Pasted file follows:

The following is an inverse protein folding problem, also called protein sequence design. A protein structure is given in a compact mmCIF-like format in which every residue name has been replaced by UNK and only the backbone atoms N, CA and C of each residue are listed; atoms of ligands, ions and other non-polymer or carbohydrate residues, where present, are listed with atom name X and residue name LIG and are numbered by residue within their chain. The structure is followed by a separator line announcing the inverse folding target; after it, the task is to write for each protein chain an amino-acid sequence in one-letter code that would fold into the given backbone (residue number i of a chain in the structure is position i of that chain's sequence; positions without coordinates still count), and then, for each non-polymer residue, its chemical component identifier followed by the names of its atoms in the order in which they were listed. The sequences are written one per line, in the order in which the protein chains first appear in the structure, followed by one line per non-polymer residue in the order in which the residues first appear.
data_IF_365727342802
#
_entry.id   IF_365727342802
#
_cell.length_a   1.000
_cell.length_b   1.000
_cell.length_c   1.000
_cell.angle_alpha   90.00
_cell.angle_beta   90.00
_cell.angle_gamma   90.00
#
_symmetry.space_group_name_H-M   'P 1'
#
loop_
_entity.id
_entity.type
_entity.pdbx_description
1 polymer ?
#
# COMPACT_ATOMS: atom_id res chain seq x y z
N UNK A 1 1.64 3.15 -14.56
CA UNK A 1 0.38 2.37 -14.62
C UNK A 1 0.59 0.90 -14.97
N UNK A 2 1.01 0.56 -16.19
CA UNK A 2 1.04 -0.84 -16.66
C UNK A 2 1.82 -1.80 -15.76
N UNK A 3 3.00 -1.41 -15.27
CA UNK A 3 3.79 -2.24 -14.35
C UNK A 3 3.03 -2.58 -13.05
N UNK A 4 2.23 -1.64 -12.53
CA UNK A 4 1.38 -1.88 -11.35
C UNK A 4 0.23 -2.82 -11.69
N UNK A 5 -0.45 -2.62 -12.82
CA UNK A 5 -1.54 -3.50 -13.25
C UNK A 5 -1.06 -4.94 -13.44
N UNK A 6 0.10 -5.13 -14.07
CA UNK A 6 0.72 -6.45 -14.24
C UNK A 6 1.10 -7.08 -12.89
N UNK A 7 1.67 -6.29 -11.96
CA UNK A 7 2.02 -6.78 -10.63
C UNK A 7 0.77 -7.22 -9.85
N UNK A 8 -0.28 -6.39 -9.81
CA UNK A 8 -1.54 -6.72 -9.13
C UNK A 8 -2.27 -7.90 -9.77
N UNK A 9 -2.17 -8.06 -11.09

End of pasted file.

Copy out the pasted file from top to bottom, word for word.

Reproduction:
The following is an inverse protein folding problem, also called protein sequence design. A protein structure is given in a compact mmCIF-like format in which every residue name has been replaced by UNK and only the backbone atoms N, CA and C of each residue are listed; atoms of ligands, ions and other non-polymer or carbohydrate residues, where present, are listed with atom name X and residue name LIG and are numbered by residue within their chain. The structure is followed by a separator line announcing the inverse folding target; after it, the task is to write for each protein chain an amino-acid sequence in one-letter code that would fold into the given backbone (residue number i of a chain in the structure is position i of that chain's sequence; positions without coordinates still count), and then, for each non-polymer residue, its chemical component identifier followed by the names of its atoms in the order in which they were listed. The sequences are written one per line, in the order in which the protein chains first appear in the structure, followed by one line per non-polymer residue in the order in which the residues first appear.
data_IF_365727342802
#
_entry.id   IF_365727342802
#
_cell.length_a   1.000
_cell.length_b   1.000
_cell.length_c   1.000
_cell.angle_alpha   90.00
_cell.angle_beta   90.00
_cell.angle_gamma   90.00
#
_symmetry.space_group_name_H-M   'P 1'
#
loop_
_entity.id
_entity.type
_entity.pdbx_description
1 polymer ?
#
# COMPACT_ATOMS: atom_id res chain seq x y z
N UNK A 1 1.64 3.15 -14.56
CA UNK A 1 0.38 2.37 -14.62
C UNK A 1 0.59 0.90 -14.97
N UNK A 2 1.01 0.56 -16.19
CA UNK A 2 1.04 -0.84 -16.66
C UNK A 2 1.82 -1.80 -15.76
N UNK A 3 3.00 -1.41 -15.27
CA UNK A 3 3.79 -2.24 -14.35
C UNK A 3 3.03 -2.58 -13.05
N UNK A 4 2.23 -1.64 -12.53
CA UNK A 4 1.38 -1.88 -11.35
C UNK A 4 0.23 -2.82 -11.69
N UNK A 5 -0.45 -2.62 -12.82
CA UNK A 5 -1.54 -3.50 -13.25
C UNK A 5 -1.06 -4.94 -13.44
N UNK A 6 0.10 -5.13 -14.07
CA UNK A 6 0.72 -6.45 -14.24
C UNK A 6 1.10 -7.08 -12.89
N UNK A 7 1.67 -6.29 -11.96
CA UNK A 7 2.02 -6.78 -10.63
C UNK A 7 0.77 -7.22 -9.85
N UNK A 8 -0.28 -6.39 -9.81
CA UNK A 8 -1.54 -6.72 -9.13
C UNK A 8 -2.27 -7.90 -9.77
N UNK A 9 -2.17 -8.06 -11.09